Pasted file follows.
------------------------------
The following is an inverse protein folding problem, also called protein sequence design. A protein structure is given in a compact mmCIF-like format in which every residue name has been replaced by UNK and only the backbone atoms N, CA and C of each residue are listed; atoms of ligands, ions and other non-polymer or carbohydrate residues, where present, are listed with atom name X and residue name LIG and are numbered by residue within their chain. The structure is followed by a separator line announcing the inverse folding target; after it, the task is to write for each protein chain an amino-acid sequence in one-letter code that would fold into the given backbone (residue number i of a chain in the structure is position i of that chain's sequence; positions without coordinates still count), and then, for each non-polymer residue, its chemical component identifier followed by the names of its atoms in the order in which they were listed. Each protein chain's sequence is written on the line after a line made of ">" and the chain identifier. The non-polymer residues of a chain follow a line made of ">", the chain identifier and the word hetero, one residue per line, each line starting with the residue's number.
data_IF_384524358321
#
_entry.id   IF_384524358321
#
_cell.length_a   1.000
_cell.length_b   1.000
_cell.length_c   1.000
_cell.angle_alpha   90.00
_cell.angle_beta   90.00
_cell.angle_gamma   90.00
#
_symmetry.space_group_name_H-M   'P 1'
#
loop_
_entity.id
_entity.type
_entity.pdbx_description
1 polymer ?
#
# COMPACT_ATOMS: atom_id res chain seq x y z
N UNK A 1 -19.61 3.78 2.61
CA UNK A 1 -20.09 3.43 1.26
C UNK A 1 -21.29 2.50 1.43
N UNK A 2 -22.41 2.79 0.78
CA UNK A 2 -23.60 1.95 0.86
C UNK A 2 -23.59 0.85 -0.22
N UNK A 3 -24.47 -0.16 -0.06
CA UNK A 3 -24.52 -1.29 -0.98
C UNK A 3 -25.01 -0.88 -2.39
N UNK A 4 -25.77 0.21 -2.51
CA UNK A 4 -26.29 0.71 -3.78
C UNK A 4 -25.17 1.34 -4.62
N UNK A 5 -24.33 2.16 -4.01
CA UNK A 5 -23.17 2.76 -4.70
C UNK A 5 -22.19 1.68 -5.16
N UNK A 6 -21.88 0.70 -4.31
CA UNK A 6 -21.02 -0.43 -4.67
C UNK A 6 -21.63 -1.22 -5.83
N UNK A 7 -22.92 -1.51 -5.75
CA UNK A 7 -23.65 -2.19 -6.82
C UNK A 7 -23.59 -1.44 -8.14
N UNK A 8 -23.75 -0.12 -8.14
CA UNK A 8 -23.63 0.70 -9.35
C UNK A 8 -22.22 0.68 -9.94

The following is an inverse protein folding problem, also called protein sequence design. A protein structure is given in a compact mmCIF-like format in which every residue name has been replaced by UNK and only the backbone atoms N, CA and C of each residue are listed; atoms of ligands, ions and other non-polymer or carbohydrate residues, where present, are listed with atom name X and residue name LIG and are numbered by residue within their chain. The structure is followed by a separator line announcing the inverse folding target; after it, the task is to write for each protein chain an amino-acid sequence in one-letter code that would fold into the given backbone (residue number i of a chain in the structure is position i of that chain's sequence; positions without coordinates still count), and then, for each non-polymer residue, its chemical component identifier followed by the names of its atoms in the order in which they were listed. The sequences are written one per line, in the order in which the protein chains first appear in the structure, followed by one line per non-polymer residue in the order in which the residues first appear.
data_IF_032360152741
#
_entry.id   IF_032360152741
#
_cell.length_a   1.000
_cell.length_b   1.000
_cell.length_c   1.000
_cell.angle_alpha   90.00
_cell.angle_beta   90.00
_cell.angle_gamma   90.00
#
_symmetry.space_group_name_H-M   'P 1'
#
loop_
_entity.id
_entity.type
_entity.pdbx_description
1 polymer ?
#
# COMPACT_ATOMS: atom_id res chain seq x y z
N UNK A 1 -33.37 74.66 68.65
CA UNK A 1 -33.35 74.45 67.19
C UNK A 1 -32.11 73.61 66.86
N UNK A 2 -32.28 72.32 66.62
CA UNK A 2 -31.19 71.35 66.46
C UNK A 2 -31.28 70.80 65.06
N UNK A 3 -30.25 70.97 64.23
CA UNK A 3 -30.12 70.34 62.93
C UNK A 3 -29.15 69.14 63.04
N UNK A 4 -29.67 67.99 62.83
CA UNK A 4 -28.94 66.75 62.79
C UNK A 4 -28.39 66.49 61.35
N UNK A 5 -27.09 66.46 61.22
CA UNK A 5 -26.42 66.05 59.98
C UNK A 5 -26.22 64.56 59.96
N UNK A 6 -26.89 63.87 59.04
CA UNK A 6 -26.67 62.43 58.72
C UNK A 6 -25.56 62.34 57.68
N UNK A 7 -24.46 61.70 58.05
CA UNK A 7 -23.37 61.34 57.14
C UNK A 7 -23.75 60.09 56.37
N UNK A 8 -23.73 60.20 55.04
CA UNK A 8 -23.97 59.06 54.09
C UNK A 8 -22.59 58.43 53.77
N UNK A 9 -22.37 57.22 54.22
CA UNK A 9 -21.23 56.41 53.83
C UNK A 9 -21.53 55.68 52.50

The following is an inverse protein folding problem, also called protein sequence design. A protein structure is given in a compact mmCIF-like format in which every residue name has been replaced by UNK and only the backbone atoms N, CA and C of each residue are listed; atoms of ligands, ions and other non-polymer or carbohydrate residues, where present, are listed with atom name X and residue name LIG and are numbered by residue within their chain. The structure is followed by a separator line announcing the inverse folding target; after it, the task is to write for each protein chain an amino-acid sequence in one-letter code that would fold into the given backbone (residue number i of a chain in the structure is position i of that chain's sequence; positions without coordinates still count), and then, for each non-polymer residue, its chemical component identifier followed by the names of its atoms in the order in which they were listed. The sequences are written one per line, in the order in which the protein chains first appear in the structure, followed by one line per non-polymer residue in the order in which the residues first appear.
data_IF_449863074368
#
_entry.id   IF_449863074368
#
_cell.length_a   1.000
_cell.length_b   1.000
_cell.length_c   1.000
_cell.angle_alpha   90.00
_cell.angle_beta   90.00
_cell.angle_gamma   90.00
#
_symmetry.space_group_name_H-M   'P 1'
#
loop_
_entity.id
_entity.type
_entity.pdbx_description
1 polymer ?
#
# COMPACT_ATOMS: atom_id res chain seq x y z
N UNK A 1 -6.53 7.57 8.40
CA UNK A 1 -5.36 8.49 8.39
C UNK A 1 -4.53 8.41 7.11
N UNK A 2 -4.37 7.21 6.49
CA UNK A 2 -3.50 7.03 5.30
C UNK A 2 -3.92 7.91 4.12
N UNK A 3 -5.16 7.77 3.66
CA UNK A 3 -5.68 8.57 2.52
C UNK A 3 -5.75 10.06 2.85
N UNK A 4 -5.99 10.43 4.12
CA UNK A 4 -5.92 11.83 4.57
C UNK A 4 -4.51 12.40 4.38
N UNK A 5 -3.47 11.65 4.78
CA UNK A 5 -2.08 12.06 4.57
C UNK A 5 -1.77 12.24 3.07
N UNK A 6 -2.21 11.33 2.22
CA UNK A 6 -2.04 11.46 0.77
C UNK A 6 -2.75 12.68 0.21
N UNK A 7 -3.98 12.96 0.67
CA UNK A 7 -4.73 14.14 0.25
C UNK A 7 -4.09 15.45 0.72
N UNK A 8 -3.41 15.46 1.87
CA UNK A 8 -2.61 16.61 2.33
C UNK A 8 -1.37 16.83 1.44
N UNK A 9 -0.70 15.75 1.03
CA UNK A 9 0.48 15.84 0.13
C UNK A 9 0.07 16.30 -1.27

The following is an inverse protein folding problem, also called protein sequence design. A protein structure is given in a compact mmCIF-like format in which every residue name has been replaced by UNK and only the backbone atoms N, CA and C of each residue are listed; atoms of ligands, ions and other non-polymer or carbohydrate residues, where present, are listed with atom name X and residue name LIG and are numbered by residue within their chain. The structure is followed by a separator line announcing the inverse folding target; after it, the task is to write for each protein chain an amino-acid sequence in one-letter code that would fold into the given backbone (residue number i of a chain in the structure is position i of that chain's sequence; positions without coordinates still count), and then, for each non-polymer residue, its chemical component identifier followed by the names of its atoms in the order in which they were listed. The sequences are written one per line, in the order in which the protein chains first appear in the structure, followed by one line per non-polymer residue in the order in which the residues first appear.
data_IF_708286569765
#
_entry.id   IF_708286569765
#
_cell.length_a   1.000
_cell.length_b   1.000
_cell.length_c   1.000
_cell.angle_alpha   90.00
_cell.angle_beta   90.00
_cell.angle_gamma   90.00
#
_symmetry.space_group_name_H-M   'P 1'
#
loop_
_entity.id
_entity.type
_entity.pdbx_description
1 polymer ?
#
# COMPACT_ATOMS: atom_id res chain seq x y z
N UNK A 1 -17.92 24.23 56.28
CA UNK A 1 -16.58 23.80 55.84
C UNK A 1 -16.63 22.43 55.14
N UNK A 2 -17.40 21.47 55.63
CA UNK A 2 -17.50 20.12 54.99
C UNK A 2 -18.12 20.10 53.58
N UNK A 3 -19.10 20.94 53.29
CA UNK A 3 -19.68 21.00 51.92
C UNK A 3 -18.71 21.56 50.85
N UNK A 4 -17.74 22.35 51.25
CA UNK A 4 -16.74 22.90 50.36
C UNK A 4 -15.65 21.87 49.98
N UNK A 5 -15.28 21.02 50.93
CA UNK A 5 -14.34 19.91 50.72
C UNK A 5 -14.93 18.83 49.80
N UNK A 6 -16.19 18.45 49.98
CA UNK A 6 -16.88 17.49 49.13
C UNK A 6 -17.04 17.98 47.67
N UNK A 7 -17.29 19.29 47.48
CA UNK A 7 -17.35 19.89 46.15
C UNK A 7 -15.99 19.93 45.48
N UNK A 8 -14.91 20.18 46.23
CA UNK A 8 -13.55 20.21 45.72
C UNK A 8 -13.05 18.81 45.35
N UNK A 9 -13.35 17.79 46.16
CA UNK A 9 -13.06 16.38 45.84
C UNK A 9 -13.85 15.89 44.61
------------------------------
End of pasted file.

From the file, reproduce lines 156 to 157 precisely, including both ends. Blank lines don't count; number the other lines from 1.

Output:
loop_
_entity.id